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Regulating Technologies: Legal Futures, Regulatory Frames and Technological Fixes

ISBN13: 9781841137889
Published: October 2008
Publisher: Hart Publishing
Country of Publication: UK
Format: Paperback
Price: £37.99

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While it is a truism that emerging technologies present both opportunities for and challenges to their host communities, the legal community has only recently begun to consider their significance. On the one hand, emerging information, bio, nano, and neurotechnologies challenge policy-makers who aspire to put in place a regulatory environment that is legitimate, effective, and sustainable; on the other hand, these same technologies offer new opportunities as potentially powerful regulatory instruments.

In this unique volume, a team of leading international scholars address many of the key difficulties surrounding the regulation of emerging technological targets as well as the implications of adopting technology as a regulatory tool.

How should we rise to the challenge of regulating technologies? How are the regulatory lines to be drawn in the right places and how is the public to be properly engaged? How is precaution to be accommodated, and how can the law keep pace with technologies that develop ahead of the regulatory environment?

How readily should we avail ourselves of the opportunity to use technology as a regulative strategy? How are we to understand these strategies and the challenges which they raise? To what extent do they give rise to similar policy problems accompanying more 'traditional' regulatory instruments or generate distinctive challenges? While the criminal justice system increasingly relies on technological assistance and the development of a “surveillance society”, is a regulatory regime that rules by technology compatible with rule of law values?

Police and Public Order Law
Introductory Reflections
1. Regulating Technologies: Tools, Targets and Thematics
Roger Brownsword and Karen Yeung
2. So What Does the World Need Now? Reflections on Regulating Technologies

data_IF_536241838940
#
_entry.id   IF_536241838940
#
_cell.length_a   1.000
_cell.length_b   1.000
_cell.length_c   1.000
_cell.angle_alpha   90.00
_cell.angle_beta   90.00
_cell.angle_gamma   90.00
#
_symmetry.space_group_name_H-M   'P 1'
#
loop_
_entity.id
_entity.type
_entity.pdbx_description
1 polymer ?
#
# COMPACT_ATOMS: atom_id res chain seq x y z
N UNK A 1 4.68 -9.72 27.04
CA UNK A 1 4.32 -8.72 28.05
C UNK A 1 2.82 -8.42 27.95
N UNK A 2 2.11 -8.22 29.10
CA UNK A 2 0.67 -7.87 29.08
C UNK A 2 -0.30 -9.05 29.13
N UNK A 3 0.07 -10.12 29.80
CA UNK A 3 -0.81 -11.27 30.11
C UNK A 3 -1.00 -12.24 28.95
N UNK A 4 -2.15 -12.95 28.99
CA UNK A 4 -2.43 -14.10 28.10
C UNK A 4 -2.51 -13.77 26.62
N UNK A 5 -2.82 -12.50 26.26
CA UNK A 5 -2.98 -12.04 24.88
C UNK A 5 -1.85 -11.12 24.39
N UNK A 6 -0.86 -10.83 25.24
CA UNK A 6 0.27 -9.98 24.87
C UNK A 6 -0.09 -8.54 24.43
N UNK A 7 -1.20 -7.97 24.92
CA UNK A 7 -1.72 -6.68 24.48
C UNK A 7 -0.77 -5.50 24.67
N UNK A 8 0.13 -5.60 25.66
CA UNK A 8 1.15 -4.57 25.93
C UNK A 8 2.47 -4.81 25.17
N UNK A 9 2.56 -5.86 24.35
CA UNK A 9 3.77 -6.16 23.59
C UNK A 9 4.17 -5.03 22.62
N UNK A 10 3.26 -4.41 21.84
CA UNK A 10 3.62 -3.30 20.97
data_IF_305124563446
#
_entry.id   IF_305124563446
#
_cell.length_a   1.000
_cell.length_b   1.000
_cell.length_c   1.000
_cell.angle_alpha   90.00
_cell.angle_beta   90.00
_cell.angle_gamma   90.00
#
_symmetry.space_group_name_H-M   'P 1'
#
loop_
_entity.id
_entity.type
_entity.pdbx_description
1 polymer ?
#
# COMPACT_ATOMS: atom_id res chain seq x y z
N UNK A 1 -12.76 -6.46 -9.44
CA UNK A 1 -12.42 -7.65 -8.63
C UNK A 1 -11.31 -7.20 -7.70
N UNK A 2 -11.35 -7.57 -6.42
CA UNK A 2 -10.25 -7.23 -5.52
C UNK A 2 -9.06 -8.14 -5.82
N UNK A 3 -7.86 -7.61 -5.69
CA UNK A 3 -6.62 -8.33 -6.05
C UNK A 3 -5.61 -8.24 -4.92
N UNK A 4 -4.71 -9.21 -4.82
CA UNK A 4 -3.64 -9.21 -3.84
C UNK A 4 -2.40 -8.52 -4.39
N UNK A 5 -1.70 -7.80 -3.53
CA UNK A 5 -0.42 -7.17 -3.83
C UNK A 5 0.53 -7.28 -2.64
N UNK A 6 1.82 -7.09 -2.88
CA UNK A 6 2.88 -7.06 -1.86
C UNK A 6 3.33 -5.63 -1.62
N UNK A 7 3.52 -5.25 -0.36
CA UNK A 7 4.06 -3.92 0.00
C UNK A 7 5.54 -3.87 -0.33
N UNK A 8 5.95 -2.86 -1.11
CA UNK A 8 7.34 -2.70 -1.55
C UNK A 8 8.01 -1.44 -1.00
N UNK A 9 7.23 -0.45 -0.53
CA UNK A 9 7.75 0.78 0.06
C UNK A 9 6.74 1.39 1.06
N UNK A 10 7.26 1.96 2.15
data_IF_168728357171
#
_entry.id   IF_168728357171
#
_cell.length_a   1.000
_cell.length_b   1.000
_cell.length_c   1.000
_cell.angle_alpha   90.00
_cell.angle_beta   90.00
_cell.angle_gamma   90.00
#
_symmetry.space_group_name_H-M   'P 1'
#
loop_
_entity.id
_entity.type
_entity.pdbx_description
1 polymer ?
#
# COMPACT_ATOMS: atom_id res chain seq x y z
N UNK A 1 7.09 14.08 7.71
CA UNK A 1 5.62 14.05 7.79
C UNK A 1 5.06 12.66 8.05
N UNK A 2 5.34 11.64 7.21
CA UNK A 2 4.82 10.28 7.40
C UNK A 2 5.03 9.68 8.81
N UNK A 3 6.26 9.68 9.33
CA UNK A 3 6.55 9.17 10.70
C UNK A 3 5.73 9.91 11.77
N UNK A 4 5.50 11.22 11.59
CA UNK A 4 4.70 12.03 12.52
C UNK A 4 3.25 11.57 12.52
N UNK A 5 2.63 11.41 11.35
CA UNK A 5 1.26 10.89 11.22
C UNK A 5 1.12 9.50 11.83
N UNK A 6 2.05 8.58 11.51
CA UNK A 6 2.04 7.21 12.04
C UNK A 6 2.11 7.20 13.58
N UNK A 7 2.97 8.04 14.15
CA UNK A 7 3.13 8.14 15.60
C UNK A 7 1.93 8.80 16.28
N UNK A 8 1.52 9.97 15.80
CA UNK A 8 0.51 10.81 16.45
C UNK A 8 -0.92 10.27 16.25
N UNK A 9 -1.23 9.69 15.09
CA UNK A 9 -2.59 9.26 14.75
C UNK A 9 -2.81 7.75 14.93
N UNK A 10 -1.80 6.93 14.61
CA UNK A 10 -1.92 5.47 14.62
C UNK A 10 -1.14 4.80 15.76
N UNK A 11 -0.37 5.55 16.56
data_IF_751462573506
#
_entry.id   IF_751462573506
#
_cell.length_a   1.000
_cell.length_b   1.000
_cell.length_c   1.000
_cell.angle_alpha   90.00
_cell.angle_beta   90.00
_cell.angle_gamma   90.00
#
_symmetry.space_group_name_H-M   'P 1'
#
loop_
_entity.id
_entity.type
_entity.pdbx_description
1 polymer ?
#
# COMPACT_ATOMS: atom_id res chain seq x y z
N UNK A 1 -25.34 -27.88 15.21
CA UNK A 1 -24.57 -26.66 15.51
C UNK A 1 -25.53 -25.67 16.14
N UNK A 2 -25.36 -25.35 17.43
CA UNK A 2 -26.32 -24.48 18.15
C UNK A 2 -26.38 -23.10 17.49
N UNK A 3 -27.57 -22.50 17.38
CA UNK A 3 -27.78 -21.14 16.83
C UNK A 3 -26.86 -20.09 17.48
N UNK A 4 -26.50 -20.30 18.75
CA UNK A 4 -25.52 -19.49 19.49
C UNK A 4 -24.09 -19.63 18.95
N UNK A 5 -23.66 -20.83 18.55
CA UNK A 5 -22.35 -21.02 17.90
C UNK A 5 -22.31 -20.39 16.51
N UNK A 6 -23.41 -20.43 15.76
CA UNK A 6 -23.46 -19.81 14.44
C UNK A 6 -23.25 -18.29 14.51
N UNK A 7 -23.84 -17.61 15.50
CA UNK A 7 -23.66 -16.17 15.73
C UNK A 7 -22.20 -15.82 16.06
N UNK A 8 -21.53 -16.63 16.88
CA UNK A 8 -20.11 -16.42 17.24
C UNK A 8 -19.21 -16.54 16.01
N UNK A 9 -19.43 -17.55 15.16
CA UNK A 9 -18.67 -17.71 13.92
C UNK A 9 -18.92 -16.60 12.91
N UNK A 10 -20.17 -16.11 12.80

Roger Brownsword
Part One: Technology as a Regulatory Tool
3. Crime Control Technologies: Towards an Analytical Framework and Research Agenda
Ben Bowling, Amber Marks and Cian Murphy
4. Towards an Understanding of Regulation by Design
Karen Yeung
5. Internet Filtering: Rhetoric, Legitimacy, Accountability and Responsibility
TJ McIntyre and Colin Scott
6. Perfect Enforcement on Tomorrow’s Internet
Jonathan Zittrain
7. Criteria for Normative Technology: The Acceptability of ‘Code as law’ in Light of Democratic and Constitutional Values
Bert-Jaap Koops
8. A Vision of Ambient Law
Mireille Hildebrandt
9. The Trouble with Technology Regulation: Why Lessig’s ‘Optimal Mix’ Will Not Work
Serge Gutwirth, Paul De Hert and Laurent De Sutter
Part Two: Technology as a Regulatory Target
10. Cloning Trojan Horses: Precautionary Regulation of Reproductive Technologies
Han Somsen
11. The Transplantation of Human Fetal Brain Tissue: The Swiss Federal Law
Andrea Büchler
12. Tools for Technology Regulation: Seeking Analytical Approaches Beyond Lessig and Hood
Charles D Raab and Paul De Hert
13. Conceptualising the Post-Regulatory (Cyber)state
Andrew D Murray
14. Vicissitudes of Imaging, Imprisonment and Intentionality
Judy Illes
15. Taming Matter for the Welfare of Humanity: Regulating Nanotechnology
Hailemichael Teshome Demissie
16. Regulating Renewable Energy Technologies: The Chinese Experience
Deng Haifeng
Closing Reflections
17. New Frontier: Regulating Technology by Law and ‘Code’
Michael Kirby